I’m in that age range where they say it is the most dangerous. I’m 63 years old. I’m in really good shape and everything, but that’s something I have to be a little bit more concerned about than most. You think about friends of yours, guys you played the game with over the years, and you know they’re around your age, too. You definitely think about it. When you’re young, you think you’re invincible. But that’s just not the way it is. So I was definitely on top of it. I was on top of it from the beginning, especially because I travel so much. Before everyone really stopped traveling, I was on a lot of airplanes. I definitely took precautions. I carried my wipes to wipe down my seat and my area. I made sure to have my hand sanitizer. I was doing all the things I was supposed to do in terms of trying to stay away from a lot of contact. But you know what? Still, you never really know.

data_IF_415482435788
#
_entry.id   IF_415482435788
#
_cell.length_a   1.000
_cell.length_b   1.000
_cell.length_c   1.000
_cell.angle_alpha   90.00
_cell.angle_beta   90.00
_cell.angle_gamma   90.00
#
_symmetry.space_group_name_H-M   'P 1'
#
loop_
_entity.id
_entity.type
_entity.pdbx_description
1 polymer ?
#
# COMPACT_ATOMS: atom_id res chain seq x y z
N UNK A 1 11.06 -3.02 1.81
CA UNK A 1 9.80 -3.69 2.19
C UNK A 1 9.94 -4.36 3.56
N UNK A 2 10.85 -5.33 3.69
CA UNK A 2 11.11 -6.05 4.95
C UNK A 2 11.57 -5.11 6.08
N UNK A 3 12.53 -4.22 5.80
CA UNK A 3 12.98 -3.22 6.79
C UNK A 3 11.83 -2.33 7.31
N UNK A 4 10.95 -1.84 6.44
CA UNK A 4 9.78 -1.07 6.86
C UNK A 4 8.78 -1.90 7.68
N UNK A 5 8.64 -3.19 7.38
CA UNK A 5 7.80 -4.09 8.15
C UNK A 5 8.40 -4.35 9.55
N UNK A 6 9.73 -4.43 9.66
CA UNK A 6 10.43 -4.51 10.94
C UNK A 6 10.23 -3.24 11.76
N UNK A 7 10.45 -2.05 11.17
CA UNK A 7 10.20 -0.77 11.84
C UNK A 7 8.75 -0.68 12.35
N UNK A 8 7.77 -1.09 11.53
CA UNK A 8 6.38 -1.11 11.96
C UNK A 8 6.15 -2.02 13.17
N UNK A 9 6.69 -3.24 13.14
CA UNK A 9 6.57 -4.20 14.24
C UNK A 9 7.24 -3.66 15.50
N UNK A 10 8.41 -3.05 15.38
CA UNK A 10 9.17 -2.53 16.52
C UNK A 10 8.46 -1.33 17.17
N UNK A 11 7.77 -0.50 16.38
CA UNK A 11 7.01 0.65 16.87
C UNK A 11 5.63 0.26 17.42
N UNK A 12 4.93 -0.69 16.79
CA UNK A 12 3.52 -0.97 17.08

I was even getting window seats on planes. That was one of the things people were advised to do. That was something I never did because I always liked to be on the aisle. The problem with being on the aisle … you just get exposed to all those people walking by you. They might cough or bump into you or something if you’re sitting on the aisle. So from now on, whenever I really start traveling again, when things get back to normal, I’m sitting at the window. I like to be on the move, but you have to stay in the house now. You do it reluctantly, but you have to do it. It’s hard sitting around doing nothing. We just need to do it. It’s the smart thing to do.